During the Coronavirus pandemic, Art Spiel is reaching out to artists to learn how they are coping.
Robin Holder is a 2020 Clark Hulings Fund For Artists Executive Fellow. Her recent exhibit “Access and Inequities. I Hear You. Do You See Me?” featured works exploring identity conflicts. She has presented one-person exhibitions at the Mobile Museum of Art, The NCCU Art Museum, The Labor Museum, and The Spelman College Museum. She was awarded an Individual Artist Grant by The Brooklyn Arts Council as well as a Mid Atlantic Arts Foundation Artist As Catalyst Residency. Holder has completed 5 public art commissions, and her work is included in significant collections including the Library of Congress and The Schomburg Center for Research in Black Culture.
AS: How are you coping?
RH: This pandemic is an extraordinarily layered global situation. A few of my professional activities have been rescheduled for the fall, but 80% of my contracts for exhibitions, lectures, panel discussions, and residencies have been canceled. Creatively I’ve been able to work consistently and am pleased with the imagery that I’m developing. I enjoy Zoom meetings, phone calls and Whatsapp chats, but there are times when I am very moody and don’t feel like talking. I’m tired of repeating and listening to the same reflections, projections and thoughts. I can’t seem to keep regular awake/sleeping patterns. I’m concerned about the emotional, spiritual and financial well being of my family members and friends. Nine of my colleagues have died, and the daily discovery of the deaths of so many people…most of them African Americans is heartbreaking. That hurts.
AS: Has your routine changed?
RH: I’m now based in my studio, which is large and on a small lake. I can move around and wave to neighbors safely from a distance. In that regard I am blessed to have the time, space and materials to stay safe and create. I drive into NYC once or twice a week to see family. I feel acutely the lack of being able to hug people and to be in their presence and directly share their energy. The necessary distancing and disinfecting protocols required to go food shopping are stressful so I try to make the most of each outing. I drive so I don’t have the anxiety of using public transportation or the cost of Lyfts and Ubers. I wonder if I will ever take the subway again.
AS: Can you describe your feelings about all this?
RH: I am acutely aware that the reaction of the United States to this pandemic is a glaring reminder of the inequities in this country; how class, education and race are the factors that determine prosperity, good health, access to resources and well-being. Once more we see that blue-collar workers, people of color, lower wage earners, are the sacrificial lambs that keep the economy and lifestyles of the entitled possible. There is nothing new about this demonstration of racism and capitalism. The tragic lack of preparation, resources and federal coordination is yet another manifestation of American arrogance, ignorance and lack of consideration. The attitude of the entitled is historic and it is exhausting. I have friends, family, colleagues of many demographic profiles who are experiencing this COVID19 in a very, very, very wide range of circumstances. I admire those who go to work every day at great physical, mental, emotional and spiritual risk. I find the naiveté and remote attitudes about who is victimized and how they are suffering on the part of other colleagues and friends appalling.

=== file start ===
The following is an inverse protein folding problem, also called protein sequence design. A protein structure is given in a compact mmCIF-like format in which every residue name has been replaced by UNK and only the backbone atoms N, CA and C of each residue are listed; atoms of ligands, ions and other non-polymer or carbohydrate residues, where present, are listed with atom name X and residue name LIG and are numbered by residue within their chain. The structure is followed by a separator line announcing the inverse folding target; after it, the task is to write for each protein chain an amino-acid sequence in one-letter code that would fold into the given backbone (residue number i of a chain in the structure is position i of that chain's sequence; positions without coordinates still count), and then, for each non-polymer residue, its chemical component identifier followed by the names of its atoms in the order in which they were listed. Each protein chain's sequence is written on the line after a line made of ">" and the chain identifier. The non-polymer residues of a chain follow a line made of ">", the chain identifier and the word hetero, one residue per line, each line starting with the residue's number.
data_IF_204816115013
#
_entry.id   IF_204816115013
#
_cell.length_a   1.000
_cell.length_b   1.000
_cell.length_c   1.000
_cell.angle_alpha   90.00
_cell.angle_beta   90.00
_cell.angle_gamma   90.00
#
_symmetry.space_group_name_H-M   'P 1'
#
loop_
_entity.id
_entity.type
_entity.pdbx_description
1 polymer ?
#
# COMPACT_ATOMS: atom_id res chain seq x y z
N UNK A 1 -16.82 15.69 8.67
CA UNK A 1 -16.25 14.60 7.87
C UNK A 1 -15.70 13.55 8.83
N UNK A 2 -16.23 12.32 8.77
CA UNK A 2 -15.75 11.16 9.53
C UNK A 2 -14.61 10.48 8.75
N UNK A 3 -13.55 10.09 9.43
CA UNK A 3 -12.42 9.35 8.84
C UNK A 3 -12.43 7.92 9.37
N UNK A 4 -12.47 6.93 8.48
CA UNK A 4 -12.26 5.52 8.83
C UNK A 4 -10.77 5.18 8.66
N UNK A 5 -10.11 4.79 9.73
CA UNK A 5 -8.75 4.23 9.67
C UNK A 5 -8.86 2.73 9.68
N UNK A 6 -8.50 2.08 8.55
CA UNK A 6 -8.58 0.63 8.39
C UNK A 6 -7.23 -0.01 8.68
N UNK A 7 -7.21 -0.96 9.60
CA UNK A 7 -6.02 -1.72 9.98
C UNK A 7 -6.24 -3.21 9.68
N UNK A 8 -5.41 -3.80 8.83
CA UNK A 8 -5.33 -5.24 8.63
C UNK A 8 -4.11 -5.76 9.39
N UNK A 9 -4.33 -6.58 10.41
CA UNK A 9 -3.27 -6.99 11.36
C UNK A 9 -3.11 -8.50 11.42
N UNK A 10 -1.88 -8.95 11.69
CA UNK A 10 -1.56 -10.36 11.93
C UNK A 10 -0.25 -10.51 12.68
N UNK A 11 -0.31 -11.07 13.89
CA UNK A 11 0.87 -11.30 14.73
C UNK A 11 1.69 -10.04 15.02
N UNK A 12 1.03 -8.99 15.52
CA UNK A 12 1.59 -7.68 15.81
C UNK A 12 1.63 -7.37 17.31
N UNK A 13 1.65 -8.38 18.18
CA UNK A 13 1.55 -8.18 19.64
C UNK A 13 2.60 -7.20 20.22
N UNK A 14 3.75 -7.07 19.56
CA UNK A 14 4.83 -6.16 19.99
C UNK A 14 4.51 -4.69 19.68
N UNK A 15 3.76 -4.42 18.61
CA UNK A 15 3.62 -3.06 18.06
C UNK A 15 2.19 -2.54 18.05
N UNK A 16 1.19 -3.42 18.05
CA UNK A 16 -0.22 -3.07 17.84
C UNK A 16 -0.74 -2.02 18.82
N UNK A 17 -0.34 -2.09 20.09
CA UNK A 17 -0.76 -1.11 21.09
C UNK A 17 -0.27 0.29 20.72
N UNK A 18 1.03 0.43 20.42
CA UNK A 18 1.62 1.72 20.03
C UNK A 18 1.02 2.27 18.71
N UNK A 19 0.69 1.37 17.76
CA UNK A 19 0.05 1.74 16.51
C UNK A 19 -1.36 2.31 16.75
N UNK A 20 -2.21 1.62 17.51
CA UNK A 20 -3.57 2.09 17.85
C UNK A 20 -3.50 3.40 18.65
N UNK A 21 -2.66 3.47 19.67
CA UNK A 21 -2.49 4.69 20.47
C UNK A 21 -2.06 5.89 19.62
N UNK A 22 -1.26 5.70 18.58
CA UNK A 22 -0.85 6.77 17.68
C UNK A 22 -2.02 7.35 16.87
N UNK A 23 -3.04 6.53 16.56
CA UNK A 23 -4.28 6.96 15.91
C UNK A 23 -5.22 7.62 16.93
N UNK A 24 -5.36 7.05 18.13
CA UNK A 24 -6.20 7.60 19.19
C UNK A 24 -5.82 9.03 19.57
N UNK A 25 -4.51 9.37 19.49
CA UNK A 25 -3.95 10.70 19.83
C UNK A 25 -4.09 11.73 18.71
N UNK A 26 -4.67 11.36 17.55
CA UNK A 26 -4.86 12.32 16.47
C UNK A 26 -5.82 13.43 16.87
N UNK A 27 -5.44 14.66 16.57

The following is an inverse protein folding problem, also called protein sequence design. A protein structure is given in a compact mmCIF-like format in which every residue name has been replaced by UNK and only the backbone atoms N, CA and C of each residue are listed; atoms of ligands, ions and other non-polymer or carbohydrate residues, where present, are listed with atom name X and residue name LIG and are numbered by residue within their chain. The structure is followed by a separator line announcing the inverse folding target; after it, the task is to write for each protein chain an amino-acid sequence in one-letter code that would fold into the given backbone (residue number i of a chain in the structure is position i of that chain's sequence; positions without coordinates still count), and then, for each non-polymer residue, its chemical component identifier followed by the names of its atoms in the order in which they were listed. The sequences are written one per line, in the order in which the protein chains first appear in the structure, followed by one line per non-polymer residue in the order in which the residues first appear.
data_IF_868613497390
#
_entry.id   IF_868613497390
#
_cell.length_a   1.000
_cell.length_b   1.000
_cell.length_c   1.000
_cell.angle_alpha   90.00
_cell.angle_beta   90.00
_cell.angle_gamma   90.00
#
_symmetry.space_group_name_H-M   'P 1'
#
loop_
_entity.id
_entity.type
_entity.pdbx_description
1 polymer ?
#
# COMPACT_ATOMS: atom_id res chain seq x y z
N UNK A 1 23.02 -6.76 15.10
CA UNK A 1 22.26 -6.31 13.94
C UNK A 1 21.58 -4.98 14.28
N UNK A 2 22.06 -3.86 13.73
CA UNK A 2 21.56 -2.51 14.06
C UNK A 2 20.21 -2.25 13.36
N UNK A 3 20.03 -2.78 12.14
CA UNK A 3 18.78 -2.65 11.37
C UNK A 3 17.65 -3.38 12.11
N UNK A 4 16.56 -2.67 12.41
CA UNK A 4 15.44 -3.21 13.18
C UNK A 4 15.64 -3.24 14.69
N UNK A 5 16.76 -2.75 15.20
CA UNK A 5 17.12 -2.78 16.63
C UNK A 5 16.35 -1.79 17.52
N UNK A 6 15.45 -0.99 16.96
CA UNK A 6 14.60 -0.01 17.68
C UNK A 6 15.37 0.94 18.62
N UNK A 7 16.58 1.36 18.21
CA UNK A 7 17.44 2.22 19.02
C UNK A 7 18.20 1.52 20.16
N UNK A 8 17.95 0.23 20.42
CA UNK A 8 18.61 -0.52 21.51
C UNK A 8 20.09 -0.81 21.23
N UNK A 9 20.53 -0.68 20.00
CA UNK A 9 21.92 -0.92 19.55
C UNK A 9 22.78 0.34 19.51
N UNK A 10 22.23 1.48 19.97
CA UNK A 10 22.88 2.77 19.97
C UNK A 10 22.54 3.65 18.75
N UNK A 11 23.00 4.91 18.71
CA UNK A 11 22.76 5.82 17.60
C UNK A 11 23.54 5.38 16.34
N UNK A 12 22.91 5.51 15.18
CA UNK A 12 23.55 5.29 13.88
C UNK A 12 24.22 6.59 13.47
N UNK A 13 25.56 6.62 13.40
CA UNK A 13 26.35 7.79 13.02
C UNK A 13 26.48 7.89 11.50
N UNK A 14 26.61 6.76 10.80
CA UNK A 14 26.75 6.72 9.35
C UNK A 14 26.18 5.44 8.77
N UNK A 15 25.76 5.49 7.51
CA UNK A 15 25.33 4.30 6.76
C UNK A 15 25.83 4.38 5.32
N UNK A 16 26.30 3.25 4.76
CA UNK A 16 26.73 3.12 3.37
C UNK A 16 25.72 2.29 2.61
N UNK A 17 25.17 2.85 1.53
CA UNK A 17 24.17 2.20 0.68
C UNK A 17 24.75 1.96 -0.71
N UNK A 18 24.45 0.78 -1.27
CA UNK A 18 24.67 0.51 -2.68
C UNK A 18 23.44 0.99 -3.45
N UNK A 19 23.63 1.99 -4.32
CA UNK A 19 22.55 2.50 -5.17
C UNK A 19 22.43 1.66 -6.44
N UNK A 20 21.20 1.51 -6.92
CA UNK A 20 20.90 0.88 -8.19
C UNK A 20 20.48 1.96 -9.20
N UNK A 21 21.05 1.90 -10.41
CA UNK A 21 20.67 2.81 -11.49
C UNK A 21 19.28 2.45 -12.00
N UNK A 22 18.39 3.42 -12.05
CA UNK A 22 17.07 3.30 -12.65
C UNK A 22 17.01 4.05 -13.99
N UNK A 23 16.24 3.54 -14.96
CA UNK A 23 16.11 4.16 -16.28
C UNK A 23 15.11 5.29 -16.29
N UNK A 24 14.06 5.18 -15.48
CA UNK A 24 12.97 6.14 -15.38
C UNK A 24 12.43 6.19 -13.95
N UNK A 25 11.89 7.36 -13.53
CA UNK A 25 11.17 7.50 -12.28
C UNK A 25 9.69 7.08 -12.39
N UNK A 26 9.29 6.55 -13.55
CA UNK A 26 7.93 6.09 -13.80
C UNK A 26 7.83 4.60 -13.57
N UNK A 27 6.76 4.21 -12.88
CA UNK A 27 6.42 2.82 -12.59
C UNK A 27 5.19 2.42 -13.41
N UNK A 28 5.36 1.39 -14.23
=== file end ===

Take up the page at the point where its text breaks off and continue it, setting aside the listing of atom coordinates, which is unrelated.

AS: What matters most right now?
RH: Humility. Patience. Activation. Appreciation. And righteous rage. To daily express gratitude that that I am not suffering on the level that folks did in the German Holocaust and American slavery.
AS: Any thoughts about the road ahead?
RH: I wonder about the “deep breath” the environment is taking due to limited human activity. I wonder what aspects of shifted protocols will stay with us and how we will move forward. Will societal infrastructures be reinvented to include realistic, useful and accessible resources in healthcare, quality education, living wages, rents, transportation and social services? I try to maintain a positive and motivated demeanor and trust that the creative, considerate, intelligent humane essence of society will prevail.
The work in this post ponders the awareness that in our extraordinary diverse community we consider ourselves informed, caring and compassionate. But how much do we actually know about the cultural, racial, class, religious histories, rituals, and beliefs of our neighbors, co-workers and friends? Can we put a face to the statistic of a particular victimized demographic? My work considers the question: What is it that we don’t know that we don’t know? Are we aware of the challenges, fears, entitlements, assumptions, tendencies and preferences of “Those” people? Why are Muslim folks viewed disdainfully? How are undocumented immigrant parents losing control over their family structures when their children navigate society? What inaccurate stereotypes are attributed to our Asian neighbors? Why are “White People” upset when accused of “gentrification”? How does racism manifest subtly and insidiously on a daily basis? Did you realize there are 33 Latin American countries each with a distinct history and culture? Why do some people speak louder when communicating with a person with an accent? What safety measures does a same gender couple need in place, why is there minimal socializing between blue collar workers and “highly educated” professionals? If we are all Americans how come there is so much polarization? And finally and firstly who ever even thinks about the Native Indigenous Americans?